Not since standing so close to the Taj Mahal in Agra has the gal been in close proximity to a world monument. The best viewing point for a close up of the White House (the one in Washington DC, in this case) is undoubtedly the tenth floor rooftop cabine at the Hay-Adams.
In January 2011 the hotel, with the full approval of the secret service – who apparently did not like the fabric tent that was sometimes put up there before, for special events – built an amazing permanent structure.
It gives a C-shaped venue, probably 100 yards across the front, the same along 16th Street, across from the president’s spiritual home, St John’s Church – and a slightly shorter length at the other end of the building.
With an exterior deck about four feet deep, and ceiling-high pull-back glass doors, you can feel you are up there, in your element among the elements. With interiors that are cream and soft green rising to slightly-angled ceiling panels, you feel surrounded by discreet wealth.
This is actually what the Hay-Adams is all about. It was built in 1928, in Italianate style, on the site of two adjoining homes, belonging to good friends John Adams, son of John Quincy Adams, and his good friend John Milton Hay, one-time assistant to Abraham Lincoln and Secretary of state to both McKinley and Teddy Roosevelt.
It is now owned by Bernard Saul, whose real estate includes Hilton’s headquarters – he also owns Chevy Chase Bank, which he started in 1969 in a trailer. Saul goes for discretion.
Public areas still have a lot of the original oak paneling, and the eight floors of rooms are all pretty similar, with palest primrose and beige and lots of soft colours (the designer, Thomas Pheasant, is a residential specialist).
It is a Leading hotel, run by a one-time chef from Munster, Germany, the charmingly ambassadorial Hans Bruland. The two of us lunched with that view, looking down at the White House (others get married up here, in the tenth-floor beauty). We went down to the basement Off The Record bar, a deep scarlet hideaway where politicos and lobbyists meet and strategize.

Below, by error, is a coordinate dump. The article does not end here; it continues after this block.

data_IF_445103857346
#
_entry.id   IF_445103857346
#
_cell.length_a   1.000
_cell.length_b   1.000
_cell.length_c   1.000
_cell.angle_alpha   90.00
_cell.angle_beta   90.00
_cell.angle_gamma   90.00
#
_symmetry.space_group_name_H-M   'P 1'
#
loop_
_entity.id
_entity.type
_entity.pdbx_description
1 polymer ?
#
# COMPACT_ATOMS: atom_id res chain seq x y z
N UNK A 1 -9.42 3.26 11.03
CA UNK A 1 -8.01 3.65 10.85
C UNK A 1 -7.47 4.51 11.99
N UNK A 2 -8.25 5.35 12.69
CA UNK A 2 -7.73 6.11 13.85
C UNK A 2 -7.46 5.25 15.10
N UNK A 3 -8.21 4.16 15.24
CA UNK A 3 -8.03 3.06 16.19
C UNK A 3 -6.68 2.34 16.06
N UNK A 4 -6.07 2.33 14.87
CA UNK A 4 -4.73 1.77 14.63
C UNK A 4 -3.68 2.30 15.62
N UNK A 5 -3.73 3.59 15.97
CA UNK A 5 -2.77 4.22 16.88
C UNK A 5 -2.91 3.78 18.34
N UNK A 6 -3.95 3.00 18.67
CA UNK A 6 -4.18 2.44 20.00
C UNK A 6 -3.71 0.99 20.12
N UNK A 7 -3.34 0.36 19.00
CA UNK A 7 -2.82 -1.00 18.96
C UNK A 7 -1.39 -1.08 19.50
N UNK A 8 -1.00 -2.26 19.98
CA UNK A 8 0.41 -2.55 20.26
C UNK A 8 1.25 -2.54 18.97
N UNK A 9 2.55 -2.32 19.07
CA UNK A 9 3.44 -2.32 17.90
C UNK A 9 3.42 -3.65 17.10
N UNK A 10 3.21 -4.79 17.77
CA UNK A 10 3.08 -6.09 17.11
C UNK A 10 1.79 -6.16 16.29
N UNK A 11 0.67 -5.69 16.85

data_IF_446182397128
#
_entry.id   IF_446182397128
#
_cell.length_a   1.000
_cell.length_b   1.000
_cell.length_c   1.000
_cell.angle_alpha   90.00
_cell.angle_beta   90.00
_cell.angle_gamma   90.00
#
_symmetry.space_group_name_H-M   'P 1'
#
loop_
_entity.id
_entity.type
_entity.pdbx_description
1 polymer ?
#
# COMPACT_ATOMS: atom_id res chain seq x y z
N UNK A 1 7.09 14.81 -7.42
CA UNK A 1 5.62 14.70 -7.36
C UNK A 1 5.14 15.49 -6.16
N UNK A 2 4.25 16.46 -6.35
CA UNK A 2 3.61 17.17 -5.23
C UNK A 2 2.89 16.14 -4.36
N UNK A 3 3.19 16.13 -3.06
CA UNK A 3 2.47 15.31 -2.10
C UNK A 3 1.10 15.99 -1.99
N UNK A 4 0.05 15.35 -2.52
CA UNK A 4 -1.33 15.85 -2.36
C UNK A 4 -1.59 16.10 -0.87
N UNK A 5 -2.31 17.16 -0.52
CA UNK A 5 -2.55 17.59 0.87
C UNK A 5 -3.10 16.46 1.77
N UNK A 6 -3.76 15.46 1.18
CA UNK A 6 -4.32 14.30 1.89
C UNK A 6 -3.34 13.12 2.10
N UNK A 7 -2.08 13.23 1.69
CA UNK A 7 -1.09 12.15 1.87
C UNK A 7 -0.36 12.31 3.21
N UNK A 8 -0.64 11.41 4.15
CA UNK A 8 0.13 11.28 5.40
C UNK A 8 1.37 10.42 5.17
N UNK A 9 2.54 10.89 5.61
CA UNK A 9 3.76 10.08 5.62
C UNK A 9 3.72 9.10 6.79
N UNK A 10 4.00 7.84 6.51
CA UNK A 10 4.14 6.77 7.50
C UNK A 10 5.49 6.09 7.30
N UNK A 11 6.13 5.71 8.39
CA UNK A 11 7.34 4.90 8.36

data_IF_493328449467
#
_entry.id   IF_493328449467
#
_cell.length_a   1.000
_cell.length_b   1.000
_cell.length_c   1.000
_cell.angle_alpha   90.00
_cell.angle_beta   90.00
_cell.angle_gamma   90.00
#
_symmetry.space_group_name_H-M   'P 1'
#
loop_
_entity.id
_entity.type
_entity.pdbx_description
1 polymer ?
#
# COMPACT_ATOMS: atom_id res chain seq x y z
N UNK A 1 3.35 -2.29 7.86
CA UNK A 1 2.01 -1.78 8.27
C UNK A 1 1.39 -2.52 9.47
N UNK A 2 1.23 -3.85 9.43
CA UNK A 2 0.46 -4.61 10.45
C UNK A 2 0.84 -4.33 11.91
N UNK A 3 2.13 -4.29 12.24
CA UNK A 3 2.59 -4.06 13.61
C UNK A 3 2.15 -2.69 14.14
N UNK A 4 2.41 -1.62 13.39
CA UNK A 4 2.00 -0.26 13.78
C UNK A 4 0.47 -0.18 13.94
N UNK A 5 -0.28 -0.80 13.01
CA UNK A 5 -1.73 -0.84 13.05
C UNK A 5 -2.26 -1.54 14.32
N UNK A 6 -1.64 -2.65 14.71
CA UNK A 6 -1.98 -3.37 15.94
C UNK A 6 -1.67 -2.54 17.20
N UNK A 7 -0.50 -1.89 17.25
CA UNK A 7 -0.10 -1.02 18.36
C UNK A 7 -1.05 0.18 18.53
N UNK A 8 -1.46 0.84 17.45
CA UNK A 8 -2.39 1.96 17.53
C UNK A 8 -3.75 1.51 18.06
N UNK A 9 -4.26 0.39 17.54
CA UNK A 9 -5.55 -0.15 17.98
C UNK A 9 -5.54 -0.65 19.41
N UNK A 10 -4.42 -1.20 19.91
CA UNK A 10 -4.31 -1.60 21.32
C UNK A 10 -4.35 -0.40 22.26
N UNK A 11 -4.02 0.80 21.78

The walls bear lots of original Matt Werner politico.com cartoons – love the one of Obama as Lincoln. In fact the Os lived in the Hay-Adams after his 2008 presidential victory while the White House was being de-Bushed. Is it coincidental, in view of St Patrick’s Day being tomorrow, that the White House was designed by an architect from the Emerald Isle, James Hogan?
Also interesting is the fact that this week’s special guest there was David Cameron, UK Prime Minister – and it was the Brits who burned Hogan’s building in 1814 (it was restored, of course).
Wonder if Michelle Obama had time to fill out a customer survey on the hotel? Today’s New York Times has an article about such surveys. ‘Businesses of all sizes, desperate to lock in customer loyalty, see surveys as a window into the emotional world of their customers and a database that will offer guidance on how to please them’.
The article cites one woman who has started a blog about ‘Infant who begins Babies R Us customer satisfaction survey dies of old age’….. The busier the customer, be it kids’ clothing or a luxury hotel stay, the less that person has time to fill out a survey, which surely means that the survey only reflects the views of the under-employed or over-grievanced fringe.
Girlahead prefers to say outright what she likes. She LOVED the Hay-Adams, which made her feel, literally, on top of the world. She then LOVED Four Seasons Washington DC (and not only because its boss, the full-tilt Christian Clerc who speaks and shares ideas at maximum rate, later wrote to say she looked ‘fabulous as always’).
This hotel, a brick structure in Georgetown, is also regular home of politicos and lobbyists, plus such entertainment names as Brad and Angelina who think of themselves in both those categories.
Since my last visit, the hotel’s owner – Laurence Geller, a one-time chef from London who now heads global billion-dollar Strategic Capital – has invested millions, at least, in a Pierre-Yves Rochon look. Think Four Seasons George V in Paris, and Four Seasons London, and now think different. This look is sleek, spatial, art-filled.
The lobby goes on for ever. It now has a working fire, across from five blank canvases, about six feet high, four feet across. Walk past them and they look blank, shades of grey. Study them hard and female faces, one per canvas, appear.
At the back of the lobby the entertainment area is a bar, with high-up banquettes, looking through the serving area with television to a Bourbon Steak restaurant, plain wood tables, Michael Mina menus. The bar area, at 1715, is full – with politicos-lobbyists.
We escape, to the space of the new Royal Suite, made from former leased-out offices. Silver, beige, marble and art. The basic 3,500 sq ft area comes with two bedrooms, dining for ten, an office and gym and a large private terrace with firebowls (there are working fires, indoors, too).
You have bullet-proof glass and a private entrance down to the street. You can also add on extra bedrooms, to give you 12 beds in all. Even Brangelina would be able to cope, here.
Time to get real, girl. While Christian Clerc, therefore, rushed off to practice for his performance in tomorrow’s
Washington DC SunTrust Rock’n’Roll USA Marathon, she merely picked up her umbrella, took off its plastic disposable wrap and padded out into the Washington evening.